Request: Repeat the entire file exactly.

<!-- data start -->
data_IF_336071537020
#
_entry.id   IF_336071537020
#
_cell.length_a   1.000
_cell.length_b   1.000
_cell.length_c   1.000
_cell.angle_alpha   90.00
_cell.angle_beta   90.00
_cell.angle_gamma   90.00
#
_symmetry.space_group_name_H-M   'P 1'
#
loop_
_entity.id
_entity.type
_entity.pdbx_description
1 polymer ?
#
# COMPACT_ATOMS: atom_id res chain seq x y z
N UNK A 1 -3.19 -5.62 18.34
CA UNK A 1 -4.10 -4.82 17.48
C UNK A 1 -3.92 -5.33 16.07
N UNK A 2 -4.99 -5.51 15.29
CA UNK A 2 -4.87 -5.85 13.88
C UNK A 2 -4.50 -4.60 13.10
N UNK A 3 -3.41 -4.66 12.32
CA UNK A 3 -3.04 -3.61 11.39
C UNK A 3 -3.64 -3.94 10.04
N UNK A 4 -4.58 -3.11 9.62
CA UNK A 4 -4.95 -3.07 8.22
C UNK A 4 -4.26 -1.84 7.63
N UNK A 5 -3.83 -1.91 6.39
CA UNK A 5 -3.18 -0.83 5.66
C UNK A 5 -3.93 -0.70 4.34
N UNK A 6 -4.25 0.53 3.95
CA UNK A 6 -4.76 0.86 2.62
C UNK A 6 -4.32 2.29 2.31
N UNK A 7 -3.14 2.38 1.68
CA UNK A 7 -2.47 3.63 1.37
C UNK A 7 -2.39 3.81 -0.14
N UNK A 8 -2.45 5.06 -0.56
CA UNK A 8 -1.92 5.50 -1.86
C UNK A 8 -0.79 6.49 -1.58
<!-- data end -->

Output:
data_IF_336071537020
#
_entry.id   IF_336071537020
#
_cell.length_a   1.000
_cell.length_b   1.000
_cell.length_c   1.000
_cell.angle_alpha   90.00
_cell.angle_beta   90.00
_cell.angle_gamma   90.00
#
_symmetry.space_group_name_H-M   'P 1'
#
loop_
_entity.id
_entity.type
_entity.pdbx_description
1 polymer ?
#
# COMPACT_ATOMS: atom_id res chain seq x y z
N UNK A 1 -3.19 -5.62 18.34
CA UNK A 1 -4.10 -4.82 17.48
C UNK A 1 -3.92 -5.33 16.07
N UNK A 2 -4.99 -5.51 15.29
CA UNK A 2 -4.87 -5.85 13.88
C UNK A 2 -4.50 -4.60 13.10
N UNK A 3 -3.41 -4.66 12.32
CA UNK A 3 -3.04 -3.61 11.39
C UNK A 3 -3.64 -3.94 10.04
N UNK A 4 -4.58 -3.11 9.62
CA UNK A 4 -4.95 -3.07 8.22
C UNK A 4 -4.26 -1.84 7.63
N UNK A 5 -3.83 -1.91 6.39
CA UNK A 5 -3.18 -0.83 5.66
C UNK A 5 -3.93 -0.70 4.34
N UNK A 6 -4.25 0.53 3.95
CA UNK A 6 -4.76 0.86 2.62
C UNK A 6 -4.32 2.29 2.31
N UNK A 7 -3.14 2.38 1.68
CA UNK A 7 -2.47 3.63 1.37
C UNK A 7 -2.39 3.81 -0.14
N UNK A 8 -2.45 5.06 -0.56
CA UNK A 8 -1.92 5.50 -1.86
C UNK A 8 -0.79 6.49 -1.58